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The opening only needs to be large enough to accommodate the diameter of the wick. It might be of some benefit to you if we started a dialog about your o/a set-up. That you DO need a wick is a pretty clear indication you could probably do better by adopting a soil with better drainage/aeration.
Generally, those that use coir commercially limit it's presence in container substrates to 10%, 15% at the max. It's fine particle size (promotes excess water retention) and extremely high K (potassium) content can both be problematic. Often too, it's very high in soluble salts, perhaps as a result of having been exposed to seawater during processing. It's difficult to try to nail down a specific cause related to your problem because there are several potential possibilities, given the high volume of coir you're using.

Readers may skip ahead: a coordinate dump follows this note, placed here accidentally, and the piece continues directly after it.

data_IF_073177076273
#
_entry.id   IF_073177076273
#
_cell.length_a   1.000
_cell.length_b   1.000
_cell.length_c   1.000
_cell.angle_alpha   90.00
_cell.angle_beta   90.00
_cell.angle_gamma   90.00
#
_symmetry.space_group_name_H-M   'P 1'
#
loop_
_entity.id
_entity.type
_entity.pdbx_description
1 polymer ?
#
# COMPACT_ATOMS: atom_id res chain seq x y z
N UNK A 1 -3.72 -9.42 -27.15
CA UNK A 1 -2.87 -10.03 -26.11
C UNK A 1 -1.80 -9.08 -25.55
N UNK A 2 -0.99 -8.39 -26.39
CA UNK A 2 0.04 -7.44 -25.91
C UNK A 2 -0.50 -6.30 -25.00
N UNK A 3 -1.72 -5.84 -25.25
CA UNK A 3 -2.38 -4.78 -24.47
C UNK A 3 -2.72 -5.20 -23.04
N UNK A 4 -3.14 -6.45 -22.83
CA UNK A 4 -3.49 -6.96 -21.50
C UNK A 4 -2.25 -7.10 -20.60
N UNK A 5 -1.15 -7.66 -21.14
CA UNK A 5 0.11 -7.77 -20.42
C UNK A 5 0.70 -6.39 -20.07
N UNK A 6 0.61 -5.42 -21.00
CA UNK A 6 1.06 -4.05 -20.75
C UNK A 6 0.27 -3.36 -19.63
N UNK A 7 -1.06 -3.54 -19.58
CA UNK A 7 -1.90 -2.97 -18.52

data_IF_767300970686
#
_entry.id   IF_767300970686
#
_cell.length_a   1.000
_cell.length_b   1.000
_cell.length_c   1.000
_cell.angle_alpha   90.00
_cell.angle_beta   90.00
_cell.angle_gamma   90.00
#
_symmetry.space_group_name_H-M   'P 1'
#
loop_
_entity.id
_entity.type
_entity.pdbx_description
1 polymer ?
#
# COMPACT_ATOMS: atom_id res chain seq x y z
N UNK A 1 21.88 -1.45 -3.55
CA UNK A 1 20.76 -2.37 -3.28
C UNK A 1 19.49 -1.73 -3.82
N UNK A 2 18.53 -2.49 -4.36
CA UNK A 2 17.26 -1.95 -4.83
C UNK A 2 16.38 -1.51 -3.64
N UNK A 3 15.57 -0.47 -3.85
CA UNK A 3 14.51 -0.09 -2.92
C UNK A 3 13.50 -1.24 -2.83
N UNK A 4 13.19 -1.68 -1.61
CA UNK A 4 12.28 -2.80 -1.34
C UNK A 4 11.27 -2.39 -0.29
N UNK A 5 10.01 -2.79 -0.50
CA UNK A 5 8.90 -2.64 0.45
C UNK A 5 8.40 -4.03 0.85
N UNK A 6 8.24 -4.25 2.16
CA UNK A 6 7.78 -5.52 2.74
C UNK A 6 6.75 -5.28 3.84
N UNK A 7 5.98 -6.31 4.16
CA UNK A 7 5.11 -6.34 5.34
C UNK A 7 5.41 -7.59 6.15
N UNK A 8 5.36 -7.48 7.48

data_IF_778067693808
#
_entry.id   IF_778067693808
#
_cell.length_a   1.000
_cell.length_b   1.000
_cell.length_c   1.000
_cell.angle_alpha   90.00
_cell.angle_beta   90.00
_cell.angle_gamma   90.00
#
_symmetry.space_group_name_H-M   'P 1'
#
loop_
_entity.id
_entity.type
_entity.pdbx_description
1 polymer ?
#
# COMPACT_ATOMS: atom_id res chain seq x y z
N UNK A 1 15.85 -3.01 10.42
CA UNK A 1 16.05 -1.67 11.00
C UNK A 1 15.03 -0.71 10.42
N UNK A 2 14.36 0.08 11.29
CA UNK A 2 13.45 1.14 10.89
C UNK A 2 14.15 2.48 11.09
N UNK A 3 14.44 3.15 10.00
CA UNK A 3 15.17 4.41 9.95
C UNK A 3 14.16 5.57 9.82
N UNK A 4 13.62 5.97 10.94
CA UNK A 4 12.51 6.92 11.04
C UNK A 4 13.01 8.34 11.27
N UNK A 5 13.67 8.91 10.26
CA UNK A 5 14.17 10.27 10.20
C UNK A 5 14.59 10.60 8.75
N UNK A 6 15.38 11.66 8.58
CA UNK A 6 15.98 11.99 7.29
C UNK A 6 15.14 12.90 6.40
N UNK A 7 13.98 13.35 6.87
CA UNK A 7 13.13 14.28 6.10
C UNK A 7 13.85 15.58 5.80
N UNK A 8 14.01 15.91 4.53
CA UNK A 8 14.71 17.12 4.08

If nematodes aren't an issue in your area, partially burying the container might be helpful until the planting has matured to the point where it needs watering at least every other day while still partially buried. This employs the earth as a wick and turns your pot into a mini raised bed, hydrologically speaking. It should resolve the 'drowning' issue if in fact that is the source of the trouble.